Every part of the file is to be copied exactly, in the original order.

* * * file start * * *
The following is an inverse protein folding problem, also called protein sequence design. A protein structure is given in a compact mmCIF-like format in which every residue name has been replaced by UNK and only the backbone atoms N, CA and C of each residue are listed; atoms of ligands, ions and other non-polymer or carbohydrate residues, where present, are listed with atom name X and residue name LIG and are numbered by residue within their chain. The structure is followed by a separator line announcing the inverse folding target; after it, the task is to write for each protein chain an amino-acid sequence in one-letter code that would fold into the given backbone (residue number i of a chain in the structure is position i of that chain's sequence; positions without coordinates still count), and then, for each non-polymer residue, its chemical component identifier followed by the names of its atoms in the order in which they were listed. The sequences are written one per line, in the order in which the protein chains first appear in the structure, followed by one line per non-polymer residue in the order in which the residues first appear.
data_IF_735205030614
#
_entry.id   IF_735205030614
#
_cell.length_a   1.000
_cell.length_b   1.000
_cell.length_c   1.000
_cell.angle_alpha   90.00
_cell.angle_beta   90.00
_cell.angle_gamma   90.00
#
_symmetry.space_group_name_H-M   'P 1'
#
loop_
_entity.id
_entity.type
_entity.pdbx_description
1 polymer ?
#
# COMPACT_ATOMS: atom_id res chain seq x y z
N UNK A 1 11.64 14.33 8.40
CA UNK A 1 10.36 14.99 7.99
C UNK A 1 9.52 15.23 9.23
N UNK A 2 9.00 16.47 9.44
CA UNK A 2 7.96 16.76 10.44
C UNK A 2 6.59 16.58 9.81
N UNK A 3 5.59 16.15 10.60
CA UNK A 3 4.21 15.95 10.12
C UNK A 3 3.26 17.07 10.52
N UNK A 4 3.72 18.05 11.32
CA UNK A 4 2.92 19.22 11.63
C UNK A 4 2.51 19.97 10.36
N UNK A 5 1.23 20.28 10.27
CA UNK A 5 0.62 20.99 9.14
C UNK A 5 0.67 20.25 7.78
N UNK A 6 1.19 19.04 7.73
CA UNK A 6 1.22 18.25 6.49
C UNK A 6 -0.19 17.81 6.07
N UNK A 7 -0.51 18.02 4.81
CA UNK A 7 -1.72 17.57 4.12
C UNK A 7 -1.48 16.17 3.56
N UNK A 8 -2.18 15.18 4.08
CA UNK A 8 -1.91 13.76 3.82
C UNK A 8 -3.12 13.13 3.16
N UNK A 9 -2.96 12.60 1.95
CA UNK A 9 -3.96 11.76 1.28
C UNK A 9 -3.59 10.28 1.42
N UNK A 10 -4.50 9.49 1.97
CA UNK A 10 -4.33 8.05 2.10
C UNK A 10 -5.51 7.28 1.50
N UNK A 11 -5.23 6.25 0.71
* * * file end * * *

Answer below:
The following is an inverse protein folding problem, also called protein sequence design. A protein structure is given in a compact mmCIF-like format in which every residue name has been replaced by UNK and only the backbone atoms N, CA and C of each residue are listed; atoms of ligands, ions and other non-polymer or carbohydrate residues, where present, are listed with atom name X and residue name LIG and are numbered by residue within their chain. The structure is followed by a separator line announcing the inverse folding target; after it, the task is to write for each protein chain an amino-acid sequence in one-letter code that would fold into the given backbone (residue number i of a chain in the structure is position i of that chain's sequence; positions without coordinates still count), and then, for each non-polymer residue, its chemical component identifier followed by the names of its atoms in the order in which they were listed. The sequences are written one per line, in the order in which the protein chains first appear in the structure, followed by one line per non-polymer residue in the order in which the residues first appear.
data_IF_735205030614
#
_entry.id   IF_735205030614
#
_cell.length_a   1.000
_cell.length_b   1.000
_cell.length_c   1.000
_cell.angle_alpha   90.00
_cell.angle_beta   90.00
_cell.angle_gamma   90.00
#
_symmetry.space_group_name_H-M   'P 1'
#
loop_
_entity.id
_entity.type
_entity.pdbx_description
1 polymer ?
#
# COMPACT_ATOMS: atom_id res chain seq x y z
N UNK A 1 11.64 14.33 8.40
CA UNK A 1 10.36 14.99 7.99
C UNK A 1 9.52 15.23 9.23
N UNK A 2 9.00 16.47 9.44
CA UNK A 2 7.96 16.76 10.44
C UNK A 2 6.59 16.58 9.81
N UNK A 3 5.59 16.15 10.60
CA UNK A 3 4.21 15.95 10.12
C UNK A 3 3.26 17.07 10.52
N UNK A 4 3.72 18.05 11.32
CA UNK A 4 2.92 19.22 11.63
C UNK A 4 2.51 19.97 10.36
N UNK A 5 1.23 20.28 10.27
CA UNK A 5 0.62 20.99 9.14
C UNK A 5 0.67 20.25 7.78
N UNK A 6 1.19 19.04 7.73
CA UNK A 6 1.22 18.25 6.49
C UNK A 6 -0.19 17.81 6.07
N UNK A 7 -0.51 18.02 4.81
CA UNK A 7 -1.72 17.57 4.12
C UNK A 7 -1.48 16.17 3.56
N UNK A 8 -2.18 15.18 4.08
CA UNK A 8 -1.91 13.76 3.82
C UNK A 8 -3.12 13.13 3.16
N UNK A 9 -2.96 12.60 1.95
CA UNK A 9 -3.96 11.76 1.28
C UNK A 9 -3.59 10.28 1.42
N UNK A 10 -4.50 9.49 1.97
CA UNK A 10 -4.33 8.05 2.10
C UNK A 10 -5.51 7.28 1.50
N UNK A 11 -5.23 6.25 0.71